How to tell if your child has a middle ear infection
Children are more likely than adults to get ear infections. If your child says their ear hurts, you may wonder: Could it be an ear infection? Middle ear infection (otitis media) is the most common type of ear infection. While some symptoms are easy for parents to spot, others may be more difficult to identify, especially in infants and toddlers. What are the symptoms of a middle ear infection, and what should you do if you suspect your child has one?
What is a middle ear infection?
Otitis media is when the air-filled space behind the eardrum, containing the tiny vibrating bones of the ear, becomes infected by bacteria or a virus. Children often get a middle ear infection with another illness, such as cold, flu or allergies. This can be due to congestion and swelling in the nasal passages, throat and eustachian tubes (tubes that connect the middle ears to the back of the throat).
Common middle ear infection symptoms
Some of the more common signs and symptoms of middle ear infection in children include:
- Experiencing ear pain (otalgia), especially when lying down or just in one ear
- Feeling of fullness in the ear
- Drainage from the ear (otorrhea)
- General feeling of illness
- Fluid behind the eardrum detected through examination
Additional symptoms include:
- Tugging or holding the ears (a sign of pain)
- Fever (100 F or higher)
- Irritability, excessive crying, unable to be soothed
- Lack of energy or interest in playing or activities
- Losing balance
- Nausea, vomiting and diarrhea
- Loss of appetite
- Sleeping issues, either going to sleep or staying asleep
- Signs of muffled hearing or hearing loss — child doesn’t respond to sounds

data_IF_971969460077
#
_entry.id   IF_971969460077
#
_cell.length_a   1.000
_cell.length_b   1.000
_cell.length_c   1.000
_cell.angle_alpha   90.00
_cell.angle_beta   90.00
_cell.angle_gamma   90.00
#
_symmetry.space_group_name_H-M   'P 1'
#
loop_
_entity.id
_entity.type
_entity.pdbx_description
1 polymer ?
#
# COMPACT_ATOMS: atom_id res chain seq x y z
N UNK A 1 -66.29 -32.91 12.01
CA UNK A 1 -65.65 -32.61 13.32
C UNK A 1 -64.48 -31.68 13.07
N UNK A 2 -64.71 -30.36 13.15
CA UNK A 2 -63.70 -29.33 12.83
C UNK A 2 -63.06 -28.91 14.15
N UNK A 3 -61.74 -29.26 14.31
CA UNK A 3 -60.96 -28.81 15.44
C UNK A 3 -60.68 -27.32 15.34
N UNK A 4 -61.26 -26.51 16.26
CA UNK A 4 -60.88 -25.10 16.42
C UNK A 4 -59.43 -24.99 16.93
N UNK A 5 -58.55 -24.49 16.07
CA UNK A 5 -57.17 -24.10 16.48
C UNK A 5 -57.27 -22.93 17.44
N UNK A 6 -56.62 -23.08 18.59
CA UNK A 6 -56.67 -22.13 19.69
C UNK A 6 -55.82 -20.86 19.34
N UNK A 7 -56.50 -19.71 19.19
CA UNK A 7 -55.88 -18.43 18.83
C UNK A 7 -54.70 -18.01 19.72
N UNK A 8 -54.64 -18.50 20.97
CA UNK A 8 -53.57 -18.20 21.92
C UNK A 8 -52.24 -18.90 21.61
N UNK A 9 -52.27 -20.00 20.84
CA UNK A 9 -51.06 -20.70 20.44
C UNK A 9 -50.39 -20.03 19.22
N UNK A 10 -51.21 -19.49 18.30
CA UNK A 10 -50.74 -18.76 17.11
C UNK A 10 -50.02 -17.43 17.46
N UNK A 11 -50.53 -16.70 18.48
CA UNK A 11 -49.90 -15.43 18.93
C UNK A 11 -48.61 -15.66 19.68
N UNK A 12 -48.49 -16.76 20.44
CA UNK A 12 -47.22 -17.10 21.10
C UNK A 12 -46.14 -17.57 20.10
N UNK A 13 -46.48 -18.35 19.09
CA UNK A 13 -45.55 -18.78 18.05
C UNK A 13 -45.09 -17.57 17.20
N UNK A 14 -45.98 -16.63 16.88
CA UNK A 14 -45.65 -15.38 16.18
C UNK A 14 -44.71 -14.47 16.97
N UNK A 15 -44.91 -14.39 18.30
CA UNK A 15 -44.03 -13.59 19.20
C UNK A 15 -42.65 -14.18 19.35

Rare symptoms of ear infection
More rare symptoms of ear infection include:
- Ringing in the ear
- Child experiencing a spinning sensation (vertigo)
- Ruptured eardrum, with sudden flow of drainage from ear
When to see a pediatrician
The symptoms of an ear infection are shared by a number of conditions. It’s important to get a correct diagnosis and treatment as soon as possible. Call your child’s provider if:
- Your child’s symptoms last for a day or more.
- Symptoms are present in a child 6 months and younger.
- Ear pain is severe.
- Your infant or toddler is fussy and can’t sleep well after a cold or other upper respiratory infection.
- You see a discharge of fluid, pus or blood from the ear.
Norton Children’s Medical Group
Preventing ear infections
“While parents can’t necessarily prevent children from getting ear infections, there are a few things they can do to reduce their child’s risk of developing one,” said Mark A. Brockman Jr., M.D., pediatrician with Norton Children’s Medical Group – Shepherdsville. “This includes keeping their child up to date on routine vaccinations, breastfeeding as long as possible, and decreasing their child’s exposure to secondhand smoke.”
Additional preventive measures include:
- Avoiding bottles in bed, as this can allow milk to pool around the eustachian tubes and create a rich environment for bacteria to grow.
- Decrease or eliminate the use of pacifiers, as children who use them have an increased incidence of ear infection.
- Consider their care environment, because larger day cares tend to expose kids to more respiratory viruses, which can lead to ear infections.